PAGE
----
Digital advertising is feasting on the corpse of the US yellow pages

The phone book is a relic.
The phone book is a relic.
Image: AP Photo/Judi Bottoni
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Remember the yellow pages? The inches-thick phone books of local businesses left on doorsteps before the days of Craigslist and Angie’s List? Don’t worry, it appears many advertisers have forgotten, too.

After years as the darling of Madison Avenue, digital advertising is finally expected to surpass spending on TV, radio, billboards, print, and other traditional media formats in the US this year. Spending on digital advertising will rise to around $129 billion, while traditional advertising slumps to $109 billion, predicts research firm eMarketer.

Big declines in ad spending on directories like the yellow pages are tipping the scales—they are expected to bring in 19% fewer ad dollars in the US this year than last year, eMarketer estimates—alongside boosted spending on online platforms like Amazon.

Other print formats—excluding their digital outposts—are expected to take an 18% hit. The company makes estimates and forecasts based on its analysis of data from research firms, government agencies, media firms, and public companies, as well as interviews with publishers, ad buyers, and agencies.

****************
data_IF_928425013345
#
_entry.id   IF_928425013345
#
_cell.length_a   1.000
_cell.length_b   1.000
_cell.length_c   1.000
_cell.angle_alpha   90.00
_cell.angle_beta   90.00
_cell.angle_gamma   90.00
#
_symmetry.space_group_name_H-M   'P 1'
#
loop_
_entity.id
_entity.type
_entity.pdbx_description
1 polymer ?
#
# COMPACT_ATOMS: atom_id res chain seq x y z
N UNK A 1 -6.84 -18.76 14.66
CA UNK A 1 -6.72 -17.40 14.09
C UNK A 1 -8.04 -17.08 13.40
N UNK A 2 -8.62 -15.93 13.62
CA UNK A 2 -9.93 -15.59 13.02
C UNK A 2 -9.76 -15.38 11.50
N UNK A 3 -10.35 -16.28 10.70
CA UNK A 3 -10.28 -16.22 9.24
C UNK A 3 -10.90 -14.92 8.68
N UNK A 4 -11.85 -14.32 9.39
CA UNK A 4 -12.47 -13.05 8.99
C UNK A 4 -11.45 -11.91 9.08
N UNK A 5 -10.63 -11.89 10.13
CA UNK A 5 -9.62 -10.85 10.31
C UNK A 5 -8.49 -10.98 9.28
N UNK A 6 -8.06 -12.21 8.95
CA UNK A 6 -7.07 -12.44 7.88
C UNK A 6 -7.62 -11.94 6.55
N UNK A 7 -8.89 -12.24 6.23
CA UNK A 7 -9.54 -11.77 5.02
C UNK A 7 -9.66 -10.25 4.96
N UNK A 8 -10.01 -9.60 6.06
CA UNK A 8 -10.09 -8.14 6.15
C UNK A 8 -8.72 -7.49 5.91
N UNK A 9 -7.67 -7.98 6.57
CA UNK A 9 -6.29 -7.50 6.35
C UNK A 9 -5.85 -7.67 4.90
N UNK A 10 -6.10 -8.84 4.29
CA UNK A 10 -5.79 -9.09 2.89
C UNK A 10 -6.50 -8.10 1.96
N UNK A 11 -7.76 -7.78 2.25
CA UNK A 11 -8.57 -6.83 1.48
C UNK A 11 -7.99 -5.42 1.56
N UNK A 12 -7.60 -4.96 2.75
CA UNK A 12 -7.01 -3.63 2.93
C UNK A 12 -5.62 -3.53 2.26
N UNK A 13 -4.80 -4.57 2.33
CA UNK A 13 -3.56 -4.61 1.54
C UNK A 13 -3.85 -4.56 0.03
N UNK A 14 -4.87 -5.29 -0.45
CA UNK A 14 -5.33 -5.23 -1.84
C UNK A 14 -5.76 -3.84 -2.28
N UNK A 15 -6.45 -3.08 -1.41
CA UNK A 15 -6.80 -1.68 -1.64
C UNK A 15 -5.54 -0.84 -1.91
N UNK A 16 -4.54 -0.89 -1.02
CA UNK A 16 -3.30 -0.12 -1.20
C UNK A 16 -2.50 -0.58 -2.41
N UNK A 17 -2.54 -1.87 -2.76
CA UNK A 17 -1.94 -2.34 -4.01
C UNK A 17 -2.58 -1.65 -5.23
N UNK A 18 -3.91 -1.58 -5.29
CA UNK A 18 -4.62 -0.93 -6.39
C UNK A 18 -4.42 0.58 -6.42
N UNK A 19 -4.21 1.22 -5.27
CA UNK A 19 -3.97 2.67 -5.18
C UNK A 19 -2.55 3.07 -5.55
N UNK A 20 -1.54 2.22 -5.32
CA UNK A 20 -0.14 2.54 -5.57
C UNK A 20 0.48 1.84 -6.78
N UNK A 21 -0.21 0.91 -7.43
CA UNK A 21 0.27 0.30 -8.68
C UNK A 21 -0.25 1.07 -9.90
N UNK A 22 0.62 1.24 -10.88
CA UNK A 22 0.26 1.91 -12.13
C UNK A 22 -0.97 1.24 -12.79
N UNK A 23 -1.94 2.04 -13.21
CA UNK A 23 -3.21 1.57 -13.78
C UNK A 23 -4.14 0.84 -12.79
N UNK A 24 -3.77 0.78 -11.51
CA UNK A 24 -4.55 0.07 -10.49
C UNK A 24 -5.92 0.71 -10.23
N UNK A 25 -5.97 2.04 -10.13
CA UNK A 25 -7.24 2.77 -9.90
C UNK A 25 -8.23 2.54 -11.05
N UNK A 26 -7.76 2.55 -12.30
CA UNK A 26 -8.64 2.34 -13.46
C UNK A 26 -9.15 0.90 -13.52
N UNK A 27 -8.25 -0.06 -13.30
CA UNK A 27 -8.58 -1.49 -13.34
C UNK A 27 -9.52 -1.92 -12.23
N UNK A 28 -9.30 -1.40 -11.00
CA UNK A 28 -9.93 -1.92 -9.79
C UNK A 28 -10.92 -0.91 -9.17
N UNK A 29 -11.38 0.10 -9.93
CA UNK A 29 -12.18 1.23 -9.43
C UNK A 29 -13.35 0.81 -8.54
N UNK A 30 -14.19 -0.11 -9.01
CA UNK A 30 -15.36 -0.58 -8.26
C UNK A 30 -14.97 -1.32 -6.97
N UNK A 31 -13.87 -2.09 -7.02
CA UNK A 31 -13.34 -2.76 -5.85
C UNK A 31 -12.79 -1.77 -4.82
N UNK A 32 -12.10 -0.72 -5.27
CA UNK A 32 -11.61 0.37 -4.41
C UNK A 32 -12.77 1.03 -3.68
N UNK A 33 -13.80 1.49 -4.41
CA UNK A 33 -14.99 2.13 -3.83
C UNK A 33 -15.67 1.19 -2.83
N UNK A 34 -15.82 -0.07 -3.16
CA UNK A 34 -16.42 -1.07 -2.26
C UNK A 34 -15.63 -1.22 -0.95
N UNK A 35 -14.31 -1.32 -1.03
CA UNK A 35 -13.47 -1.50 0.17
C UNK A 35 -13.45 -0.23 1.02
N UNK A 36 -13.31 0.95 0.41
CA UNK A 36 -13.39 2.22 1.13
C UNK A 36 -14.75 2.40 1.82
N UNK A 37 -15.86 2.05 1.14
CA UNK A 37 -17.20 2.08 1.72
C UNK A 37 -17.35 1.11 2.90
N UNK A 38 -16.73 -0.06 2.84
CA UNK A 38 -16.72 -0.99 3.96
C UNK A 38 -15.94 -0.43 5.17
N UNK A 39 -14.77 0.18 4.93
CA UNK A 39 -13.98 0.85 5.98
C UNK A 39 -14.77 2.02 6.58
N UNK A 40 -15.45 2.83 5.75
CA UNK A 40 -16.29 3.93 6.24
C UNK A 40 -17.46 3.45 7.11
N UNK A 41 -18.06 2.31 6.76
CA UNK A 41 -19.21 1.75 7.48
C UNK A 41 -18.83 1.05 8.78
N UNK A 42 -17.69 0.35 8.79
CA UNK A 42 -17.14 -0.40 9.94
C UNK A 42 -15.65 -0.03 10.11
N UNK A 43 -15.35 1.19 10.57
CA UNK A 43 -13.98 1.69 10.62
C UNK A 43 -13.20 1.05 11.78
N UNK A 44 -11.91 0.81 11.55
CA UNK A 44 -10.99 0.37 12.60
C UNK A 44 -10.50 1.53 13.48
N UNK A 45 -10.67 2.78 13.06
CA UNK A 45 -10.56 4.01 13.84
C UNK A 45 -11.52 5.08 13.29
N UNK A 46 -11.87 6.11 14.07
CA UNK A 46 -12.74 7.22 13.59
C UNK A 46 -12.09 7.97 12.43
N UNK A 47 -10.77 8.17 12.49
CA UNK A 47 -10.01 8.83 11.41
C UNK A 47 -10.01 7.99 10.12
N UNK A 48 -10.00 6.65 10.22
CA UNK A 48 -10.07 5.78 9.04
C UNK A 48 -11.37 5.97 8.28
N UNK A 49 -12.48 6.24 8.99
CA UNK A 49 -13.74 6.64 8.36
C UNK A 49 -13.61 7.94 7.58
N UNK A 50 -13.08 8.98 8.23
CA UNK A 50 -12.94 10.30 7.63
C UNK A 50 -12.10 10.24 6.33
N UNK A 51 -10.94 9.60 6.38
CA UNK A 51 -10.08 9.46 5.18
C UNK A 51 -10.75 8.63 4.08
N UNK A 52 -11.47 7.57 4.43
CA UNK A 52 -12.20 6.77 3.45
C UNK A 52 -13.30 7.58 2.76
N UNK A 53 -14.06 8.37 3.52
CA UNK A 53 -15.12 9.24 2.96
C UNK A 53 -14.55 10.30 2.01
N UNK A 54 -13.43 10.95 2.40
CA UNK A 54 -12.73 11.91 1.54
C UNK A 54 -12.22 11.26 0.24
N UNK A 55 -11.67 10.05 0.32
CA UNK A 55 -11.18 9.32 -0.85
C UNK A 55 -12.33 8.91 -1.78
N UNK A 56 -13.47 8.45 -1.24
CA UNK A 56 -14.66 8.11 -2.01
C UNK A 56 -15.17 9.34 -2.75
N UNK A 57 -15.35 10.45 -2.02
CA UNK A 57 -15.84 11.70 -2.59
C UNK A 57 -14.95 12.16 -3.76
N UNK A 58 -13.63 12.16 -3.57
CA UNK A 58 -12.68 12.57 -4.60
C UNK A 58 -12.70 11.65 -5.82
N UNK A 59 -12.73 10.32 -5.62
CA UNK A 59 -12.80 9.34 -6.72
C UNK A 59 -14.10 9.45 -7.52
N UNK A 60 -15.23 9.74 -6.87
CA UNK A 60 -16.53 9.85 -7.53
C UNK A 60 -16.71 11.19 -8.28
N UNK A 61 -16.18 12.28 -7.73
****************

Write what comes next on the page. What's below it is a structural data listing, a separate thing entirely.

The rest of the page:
In the US, “yellow pages” are created and printed by various publishers, unlike in some other countries such as the UK where the term is trademarked. However, many people no longer receive the print phone book. People in the US can opt out of getting the yellow pages through a website run by two trade groups, the Local Search Association and Association of Directory Publishers. In 2016, 40% of people in the US still consulted phone books at least once per year and print business directories were still a $3 billion business in the country, the Wall Street Journal reported (paywall). Other countries have stopped printing their directories—the UK Yellow Pages ended its 51-year print run in January.

Overall, the share of spending on traditional media ads in the US such as print, billboards, and non-digital TV and radio, will drop to 46% in 2019, from 51% last year.

Advertisers are moving those dollars online, where most US consumers now are. Google and Facebook together bring in nearly 60% of all US spending on digital ads, or ads that appear on desktop, laptop, tablet, mobile, and other-interconnected devices. Facebook is expecting to continue flourishing in 2019 thanks to Instagram, while Google will see minor declines. Amazon, which overtook Microsoft in 2018 as the third biggest ad publisher in the US, will see the biggest gains with a 50% increase in its US digital ad business.